- What I have written is not graduate-level material, it's college-level. Quantum mechanics is, after all, a college-level subject. If someone is interested in learning quantum mechanics and comes to this page, I think it would be nice to have the essential postulates of the subject summarized precisely and succinctly. If people want a more general description of the theory as well, they should by all means add that to the beginning of the section. Unfortunately, there's no way that I know of to simplify the material I added to make it accessible to a high school audience. For those people who have the necessary background to even begin to study quantum mechanics (calculus and linear algebra), the material I added should be accessible.--Mathoreilly 22:06, 1 July 2008 (EDT)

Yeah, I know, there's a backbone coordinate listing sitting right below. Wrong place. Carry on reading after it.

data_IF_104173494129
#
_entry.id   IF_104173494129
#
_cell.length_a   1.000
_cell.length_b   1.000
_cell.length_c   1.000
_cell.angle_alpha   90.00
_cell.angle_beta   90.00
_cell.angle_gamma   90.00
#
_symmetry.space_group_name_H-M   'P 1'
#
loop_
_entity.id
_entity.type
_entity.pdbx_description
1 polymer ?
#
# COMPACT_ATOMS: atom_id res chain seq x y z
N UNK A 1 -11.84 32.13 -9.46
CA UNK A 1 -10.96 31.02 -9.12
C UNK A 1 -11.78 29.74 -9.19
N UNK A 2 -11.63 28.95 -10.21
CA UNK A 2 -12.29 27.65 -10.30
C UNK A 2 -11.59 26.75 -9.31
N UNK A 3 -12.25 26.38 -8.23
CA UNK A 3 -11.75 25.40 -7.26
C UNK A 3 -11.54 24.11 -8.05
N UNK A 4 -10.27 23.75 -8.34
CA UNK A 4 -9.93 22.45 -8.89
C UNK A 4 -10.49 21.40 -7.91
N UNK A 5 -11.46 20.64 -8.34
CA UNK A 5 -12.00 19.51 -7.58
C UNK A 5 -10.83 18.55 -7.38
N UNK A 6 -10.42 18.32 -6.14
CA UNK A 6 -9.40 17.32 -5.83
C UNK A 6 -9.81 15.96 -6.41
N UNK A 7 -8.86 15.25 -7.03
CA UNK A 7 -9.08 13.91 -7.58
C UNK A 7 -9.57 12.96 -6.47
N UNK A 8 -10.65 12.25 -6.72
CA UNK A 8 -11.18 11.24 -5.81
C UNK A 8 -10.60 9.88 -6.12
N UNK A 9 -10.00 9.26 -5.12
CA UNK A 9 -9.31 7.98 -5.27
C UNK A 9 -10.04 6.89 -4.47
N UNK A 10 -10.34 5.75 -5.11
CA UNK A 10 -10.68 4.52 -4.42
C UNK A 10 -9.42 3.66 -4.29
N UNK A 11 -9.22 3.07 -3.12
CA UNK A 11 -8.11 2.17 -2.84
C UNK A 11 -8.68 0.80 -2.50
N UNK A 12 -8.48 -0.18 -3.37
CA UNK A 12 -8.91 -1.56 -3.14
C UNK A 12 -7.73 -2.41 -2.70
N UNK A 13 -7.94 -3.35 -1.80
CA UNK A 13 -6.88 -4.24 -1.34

- Well, I have a year of high school physics and a year of college physics, and I can't understand it. I might be stupid (seriously, I'm considering this), but on the other hand it might just be that the topic deserves a better explanation and that we haven't found a suitable author yet.
Well, what don't you understand or recognize? That will help me a lot to determine what needs to be changed. The more specific you are, the better a job I can do. --Mathoreilly 22:23, 1 July 2008 (EDT)
yeah, but what part of it?--Mathoreilly 22:42, 1 July 2008 (EDT)
- The first five bullet points. For example, what's an eigenvalue, what is Hilbert space (and how might that involve a unit vector)?